Critic Otto Holsen depicts the status quo of the time in his piece ‘The extent of slave ownership in the southern United States’:

‘White racism was, of course, essential to the existence and preservation of this economic opportunity for whites, and it is important to recognize just how many southern whites had an economic interest in the development, propagation, and acceptance of racism within the South’

Slavery was not just in existence, but actively being preserved by means of racist white logic that it was an essential part of the economy. Stowe argues that it is not with logic that slavery must be considered, but with the heart – it is on seeing Tom’s death that George Shelby is so greatly affected as to set the other slaves free.

Contrasts like these provide a core part of Stowe’s rhetoric, her persuasion. Throughout the book we are presented both private and public spheres of life. As author, Stowe is selective in what scenes she presents to us in detail, and which she can summarise at a distance. When Tom is beaten by Legree, the build-up to the violence is presented as dialogue, but the actual deed itself is not explicitly shown – here, Stowe switches to a far more oratorical style: ‘scenes of blood and cruelty are shocking to our ear and heart. What man has nerve to do, man has not nerve to hear’.

By using the words ‘our’ and ‘man’, Stowe addresses not just the immediate reader, but a readership at large. The novel’s sub-title is not ‘life of the lowly’, but ‘life among the lowly’, and this all-inclusive language places the reader in direct contact with the narrative. The switch between Legree’s thickly accented insults to Stowe’s own sermon-like narration is deliberately jarring – it places ‘realistic’ scenes next to high religious debates where Stowe is free to argue her point, adding a philosophical tone to the book. Stowe is the mouthpiece, providing a voice for the lowly and oppressed.

As a character, Uncle Tom’s iconic nature has even given rise to the use of the phrase ‘an uncle tom’ to describe someone as overly obedient and servile. It can certainly be argued that, at times, Tom is meek, subordinate – yet he is also undeniably strong-willed, refusing to reveal the location of the escaped slaves to Legree. This presents a dichotomy: can a slave be both meek and strong, at once? Just as with Frederick Douglass’s, Narrative of the life – an American Slave, Stowe poses the question: can one truly be an American slave? To be an American is to be free, yet to be a slave is to be possessed – each cancels out the other. Stowe’s sub-title contains within it another similar concept – is the life of the lowly any kind of ‘life’ at all? In Tom’s martyrdom, we see the answer: to him, freedom for his fellow slaves is more important than his own life.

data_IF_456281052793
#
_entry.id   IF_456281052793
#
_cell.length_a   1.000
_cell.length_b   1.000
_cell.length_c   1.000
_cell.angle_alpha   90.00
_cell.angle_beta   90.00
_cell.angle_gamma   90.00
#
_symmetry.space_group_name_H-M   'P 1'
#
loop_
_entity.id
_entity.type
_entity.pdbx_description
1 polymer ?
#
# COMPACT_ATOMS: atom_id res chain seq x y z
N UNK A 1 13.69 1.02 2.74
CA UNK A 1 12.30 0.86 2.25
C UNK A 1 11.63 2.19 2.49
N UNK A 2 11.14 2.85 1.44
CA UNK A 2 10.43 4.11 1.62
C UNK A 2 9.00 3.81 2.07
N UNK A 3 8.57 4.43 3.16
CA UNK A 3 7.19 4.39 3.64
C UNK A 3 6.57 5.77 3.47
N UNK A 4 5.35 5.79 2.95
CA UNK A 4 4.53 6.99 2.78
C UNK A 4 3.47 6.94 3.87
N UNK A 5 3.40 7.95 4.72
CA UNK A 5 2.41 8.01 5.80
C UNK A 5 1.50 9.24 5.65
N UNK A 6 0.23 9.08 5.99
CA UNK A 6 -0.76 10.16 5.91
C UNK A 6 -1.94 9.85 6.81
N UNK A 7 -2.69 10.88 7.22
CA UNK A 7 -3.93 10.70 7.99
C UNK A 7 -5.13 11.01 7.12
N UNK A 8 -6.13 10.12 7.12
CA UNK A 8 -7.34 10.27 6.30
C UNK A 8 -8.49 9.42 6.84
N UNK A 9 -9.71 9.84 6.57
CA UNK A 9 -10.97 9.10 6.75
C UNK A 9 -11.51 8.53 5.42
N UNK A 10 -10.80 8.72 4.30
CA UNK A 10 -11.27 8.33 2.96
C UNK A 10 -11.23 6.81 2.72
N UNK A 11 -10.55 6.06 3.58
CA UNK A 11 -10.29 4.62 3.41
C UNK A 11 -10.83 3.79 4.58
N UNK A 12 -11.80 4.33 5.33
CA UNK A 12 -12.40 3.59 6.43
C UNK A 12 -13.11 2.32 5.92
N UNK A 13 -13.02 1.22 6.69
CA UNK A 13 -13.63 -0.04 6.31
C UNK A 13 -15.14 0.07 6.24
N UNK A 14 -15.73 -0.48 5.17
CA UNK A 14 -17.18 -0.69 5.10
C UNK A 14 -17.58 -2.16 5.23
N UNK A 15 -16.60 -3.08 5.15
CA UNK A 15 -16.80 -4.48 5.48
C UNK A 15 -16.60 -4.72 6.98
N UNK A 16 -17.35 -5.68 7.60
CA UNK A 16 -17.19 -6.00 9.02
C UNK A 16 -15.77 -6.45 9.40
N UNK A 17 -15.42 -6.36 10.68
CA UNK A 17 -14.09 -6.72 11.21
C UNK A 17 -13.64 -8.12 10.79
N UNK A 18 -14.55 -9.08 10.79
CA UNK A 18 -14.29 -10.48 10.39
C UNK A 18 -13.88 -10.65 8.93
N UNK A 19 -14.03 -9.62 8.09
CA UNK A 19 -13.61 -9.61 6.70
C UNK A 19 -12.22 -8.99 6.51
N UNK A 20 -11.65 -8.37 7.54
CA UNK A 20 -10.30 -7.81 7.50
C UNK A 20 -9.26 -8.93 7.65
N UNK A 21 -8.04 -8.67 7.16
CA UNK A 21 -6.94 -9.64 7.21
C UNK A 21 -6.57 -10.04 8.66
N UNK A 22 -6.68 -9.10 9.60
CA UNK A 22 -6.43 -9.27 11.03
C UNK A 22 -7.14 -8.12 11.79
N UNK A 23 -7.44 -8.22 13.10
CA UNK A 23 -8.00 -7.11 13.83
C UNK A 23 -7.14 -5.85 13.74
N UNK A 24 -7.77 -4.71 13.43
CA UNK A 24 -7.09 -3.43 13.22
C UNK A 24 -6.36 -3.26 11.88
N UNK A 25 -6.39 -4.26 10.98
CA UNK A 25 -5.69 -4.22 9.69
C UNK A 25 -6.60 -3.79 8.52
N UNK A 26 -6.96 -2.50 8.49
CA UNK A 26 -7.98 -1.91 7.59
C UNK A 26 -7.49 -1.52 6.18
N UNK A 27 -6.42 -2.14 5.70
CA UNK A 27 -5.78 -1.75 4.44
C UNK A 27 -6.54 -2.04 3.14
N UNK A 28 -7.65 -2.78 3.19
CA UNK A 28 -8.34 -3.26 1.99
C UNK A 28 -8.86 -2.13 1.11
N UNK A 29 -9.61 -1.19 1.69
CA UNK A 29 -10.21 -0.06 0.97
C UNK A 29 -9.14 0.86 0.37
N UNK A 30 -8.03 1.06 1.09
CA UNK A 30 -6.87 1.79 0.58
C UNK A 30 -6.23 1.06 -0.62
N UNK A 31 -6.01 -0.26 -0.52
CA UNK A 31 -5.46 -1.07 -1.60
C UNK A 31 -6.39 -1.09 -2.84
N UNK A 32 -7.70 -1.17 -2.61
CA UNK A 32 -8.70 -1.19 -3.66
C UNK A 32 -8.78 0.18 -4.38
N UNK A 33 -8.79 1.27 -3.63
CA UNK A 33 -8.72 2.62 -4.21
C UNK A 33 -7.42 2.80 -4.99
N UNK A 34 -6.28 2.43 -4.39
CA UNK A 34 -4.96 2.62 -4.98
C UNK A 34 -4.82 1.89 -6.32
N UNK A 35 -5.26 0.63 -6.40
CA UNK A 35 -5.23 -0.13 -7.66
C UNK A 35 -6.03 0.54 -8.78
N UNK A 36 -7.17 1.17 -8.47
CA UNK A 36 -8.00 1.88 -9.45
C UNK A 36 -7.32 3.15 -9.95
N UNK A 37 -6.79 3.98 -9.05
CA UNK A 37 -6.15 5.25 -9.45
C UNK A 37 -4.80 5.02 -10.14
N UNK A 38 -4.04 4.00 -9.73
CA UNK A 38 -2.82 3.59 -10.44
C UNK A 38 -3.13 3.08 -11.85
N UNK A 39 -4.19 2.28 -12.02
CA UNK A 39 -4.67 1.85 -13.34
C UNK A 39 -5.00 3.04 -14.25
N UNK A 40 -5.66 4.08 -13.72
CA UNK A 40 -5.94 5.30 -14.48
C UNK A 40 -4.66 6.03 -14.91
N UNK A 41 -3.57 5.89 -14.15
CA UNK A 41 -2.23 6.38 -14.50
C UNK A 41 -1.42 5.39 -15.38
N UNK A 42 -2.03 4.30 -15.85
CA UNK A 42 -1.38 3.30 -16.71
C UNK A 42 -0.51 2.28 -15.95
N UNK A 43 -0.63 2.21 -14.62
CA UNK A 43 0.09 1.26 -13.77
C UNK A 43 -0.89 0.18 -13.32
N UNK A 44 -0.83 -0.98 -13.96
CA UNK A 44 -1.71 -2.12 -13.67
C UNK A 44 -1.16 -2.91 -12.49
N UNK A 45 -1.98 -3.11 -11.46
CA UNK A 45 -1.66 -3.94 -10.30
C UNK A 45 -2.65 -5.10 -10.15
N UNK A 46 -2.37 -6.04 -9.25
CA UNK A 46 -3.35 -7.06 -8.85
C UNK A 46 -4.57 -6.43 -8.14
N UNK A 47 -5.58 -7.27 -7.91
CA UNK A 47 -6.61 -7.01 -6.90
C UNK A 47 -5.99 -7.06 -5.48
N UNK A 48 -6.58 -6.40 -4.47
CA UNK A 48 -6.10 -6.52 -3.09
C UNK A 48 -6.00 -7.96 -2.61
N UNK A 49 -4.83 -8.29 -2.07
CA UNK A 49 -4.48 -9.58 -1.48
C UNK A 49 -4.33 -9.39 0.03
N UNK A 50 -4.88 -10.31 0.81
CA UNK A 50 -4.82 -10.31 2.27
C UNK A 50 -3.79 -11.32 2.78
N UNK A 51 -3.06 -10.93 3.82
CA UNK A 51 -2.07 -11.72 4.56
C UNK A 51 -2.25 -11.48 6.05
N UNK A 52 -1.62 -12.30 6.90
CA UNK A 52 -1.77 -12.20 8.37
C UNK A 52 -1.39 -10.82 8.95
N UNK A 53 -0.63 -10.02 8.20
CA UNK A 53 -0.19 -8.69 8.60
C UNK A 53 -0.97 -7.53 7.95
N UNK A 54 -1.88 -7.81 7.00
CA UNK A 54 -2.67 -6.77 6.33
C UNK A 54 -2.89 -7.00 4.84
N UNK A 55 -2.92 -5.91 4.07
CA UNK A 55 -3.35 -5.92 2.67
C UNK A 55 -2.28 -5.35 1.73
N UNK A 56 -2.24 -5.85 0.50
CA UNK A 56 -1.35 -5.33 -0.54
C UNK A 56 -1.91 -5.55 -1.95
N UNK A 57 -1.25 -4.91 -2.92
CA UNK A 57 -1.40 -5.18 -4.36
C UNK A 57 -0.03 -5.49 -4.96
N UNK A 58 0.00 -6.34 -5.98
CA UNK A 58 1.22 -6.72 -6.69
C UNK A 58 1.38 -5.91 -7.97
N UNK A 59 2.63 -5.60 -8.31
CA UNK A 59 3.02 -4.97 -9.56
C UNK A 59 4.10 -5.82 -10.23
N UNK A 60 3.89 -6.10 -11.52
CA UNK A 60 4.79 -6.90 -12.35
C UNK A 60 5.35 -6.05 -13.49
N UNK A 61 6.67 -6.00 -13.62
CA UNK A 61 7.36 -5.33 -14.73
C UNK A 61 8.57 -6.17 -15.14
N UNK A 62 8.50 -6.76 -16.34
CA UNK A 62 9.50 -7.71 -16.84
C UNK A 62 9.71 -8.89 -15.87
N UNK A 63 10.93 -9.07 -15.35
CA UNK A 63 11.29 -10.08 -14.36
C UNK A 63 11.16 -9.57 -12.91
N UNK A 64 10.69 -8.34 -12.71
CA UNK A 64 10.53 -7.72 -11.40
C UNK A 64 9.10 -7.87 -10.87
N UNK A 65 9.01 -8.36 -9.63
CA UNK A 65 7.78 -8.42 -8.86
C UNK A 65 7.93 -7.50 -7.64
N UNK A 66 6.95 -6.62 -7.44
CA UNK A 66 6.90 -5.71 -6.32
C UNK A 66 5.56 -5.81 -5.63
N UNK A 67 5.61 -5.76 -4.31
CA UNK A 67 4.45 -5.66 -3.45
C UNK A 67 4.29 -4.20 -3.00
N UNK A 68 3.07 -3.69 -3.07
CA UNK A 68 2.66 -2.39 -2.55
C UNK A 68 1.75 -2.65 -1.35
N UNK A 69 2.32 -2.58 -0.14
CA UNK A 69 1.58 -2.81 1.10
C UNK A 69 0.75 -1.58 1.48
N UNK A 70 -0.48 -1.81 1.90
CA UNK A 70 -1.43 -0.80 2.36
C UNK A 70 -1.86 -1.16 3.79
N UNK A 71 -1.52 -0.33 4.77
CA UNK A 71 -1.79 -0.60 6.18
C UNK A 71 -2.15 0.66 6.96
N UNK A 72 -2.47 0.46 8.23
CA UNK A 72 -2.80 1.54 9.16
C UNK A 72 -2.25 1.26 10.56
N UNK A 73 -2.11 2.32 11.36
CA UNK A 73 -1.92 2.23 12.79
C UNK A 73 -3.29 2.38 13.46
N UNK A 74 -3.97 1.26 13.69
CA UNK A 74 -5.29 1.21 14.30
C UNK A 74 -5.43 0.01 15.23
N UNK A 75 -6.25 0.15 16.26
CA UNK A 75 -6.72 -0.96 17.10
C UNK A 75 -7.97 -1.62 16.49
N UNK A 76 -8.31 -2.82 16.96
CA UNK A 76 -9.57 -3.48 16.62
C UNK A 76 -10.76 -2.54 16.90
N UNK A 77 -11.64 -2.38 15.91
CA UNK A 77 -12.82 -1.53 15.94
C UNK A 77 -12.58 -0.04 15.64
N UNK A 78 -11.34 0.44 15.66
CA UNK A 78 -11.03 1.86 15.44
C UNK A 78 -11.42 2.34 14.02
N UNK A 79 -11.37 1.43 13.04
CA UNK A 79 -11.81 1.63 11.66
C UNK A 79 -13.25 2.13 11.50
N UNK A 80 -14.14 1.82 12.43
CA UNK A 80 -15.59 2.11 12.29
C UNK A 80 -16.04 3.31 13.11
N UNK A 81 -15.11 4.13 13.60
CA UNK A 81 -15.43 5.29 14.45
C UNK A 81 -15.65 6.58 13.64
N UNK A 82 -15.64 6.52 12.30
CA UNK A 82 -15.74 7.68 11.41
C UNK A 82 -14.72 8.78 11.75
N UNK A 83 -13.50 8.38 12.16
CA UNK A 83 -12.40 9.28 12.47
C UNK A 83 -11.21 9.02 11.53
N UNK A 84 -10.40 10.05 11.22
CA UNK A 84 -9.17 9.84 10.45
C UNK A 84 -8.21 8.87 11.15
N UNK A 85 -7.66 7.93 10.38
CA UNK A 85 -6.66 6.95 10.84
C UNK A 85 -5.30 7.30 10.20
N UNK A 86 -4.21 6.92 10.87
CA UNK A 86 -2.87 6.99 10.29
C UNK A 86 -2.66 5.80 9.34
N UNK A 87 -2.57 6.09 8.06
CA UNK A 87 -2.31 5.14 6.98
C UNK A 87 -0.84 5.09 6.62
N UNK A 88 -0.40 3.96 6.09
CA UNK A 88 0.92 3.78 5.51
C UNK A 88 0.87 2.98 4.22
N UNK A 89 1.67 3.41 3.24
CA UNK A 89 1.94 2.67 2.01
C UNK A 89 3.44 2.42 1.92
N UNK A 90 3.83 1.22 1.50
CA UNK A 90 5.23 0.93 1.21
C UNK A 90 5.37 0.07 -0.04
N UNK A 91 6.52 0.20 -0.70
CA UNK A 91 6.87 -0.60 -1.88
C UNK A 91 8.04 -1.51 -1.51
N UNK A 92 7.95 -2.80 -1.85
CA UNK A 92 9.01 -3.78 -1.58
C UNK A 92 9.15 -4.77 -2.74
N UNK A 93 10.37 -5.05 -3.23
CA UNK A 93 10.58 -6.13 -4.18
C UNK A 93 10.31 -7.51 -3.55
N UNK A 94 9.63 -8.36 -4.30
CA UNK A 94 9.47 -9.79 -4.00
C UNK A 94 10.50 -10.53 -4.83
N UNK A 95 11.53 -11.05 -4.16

Ultimately, it is the novel’s popularity that stands as the greatest testament to Stowe’s dealing with slavery. Was the portrayal of life she depicted realistic? In a way, this does not matter – people bought into her world in their masses, and with Stowe’s injection of her anti-slavery message in every chapter, that message was undeniably conveyed. Uncle Tom is merely a literary character, but in their reading of Stowe’s novel, every reader gives life to his situation – he is the fictional form depicting real issues.


  1. Jones, Maldwyn, The Limits of Liberty: American History 1607-1992 (Oxford: Oxford University Press, 1995)

Beecher Stowe, Harriet, Uncle Tom’s Cabin (London: Penguin Classics, 1981)

De Bow, James, The interest in slavery of the southern non-slaveholder (Charleston: Evans & Cogswell Press, 1860)

McPherson, James Munro, Drawn With the Sword: Reflections on the American Civil War (Oxford: Oxford University Press, 1997)

O’Loughlin, Jim, ‘Articulating Uncle Tom’s Cabin’, New Literary History, Vol. 31, No. 3 (2000)

Olsen, Otto, ‘The extent of slave ownership in the Southern United States’, Southern History [http://www.southernhistory.net/modules.php?op=modload&name=News&file=article&sid=9406&mode=thread&order=0&thold=0]

Winship, Michael, ‘Uncle Tom’s Cabin: History of the Book in the 19th-Century United States’, American Culture Project [http://utc.iath.virginia.edu/interpret/exhibits/winship/winship.html]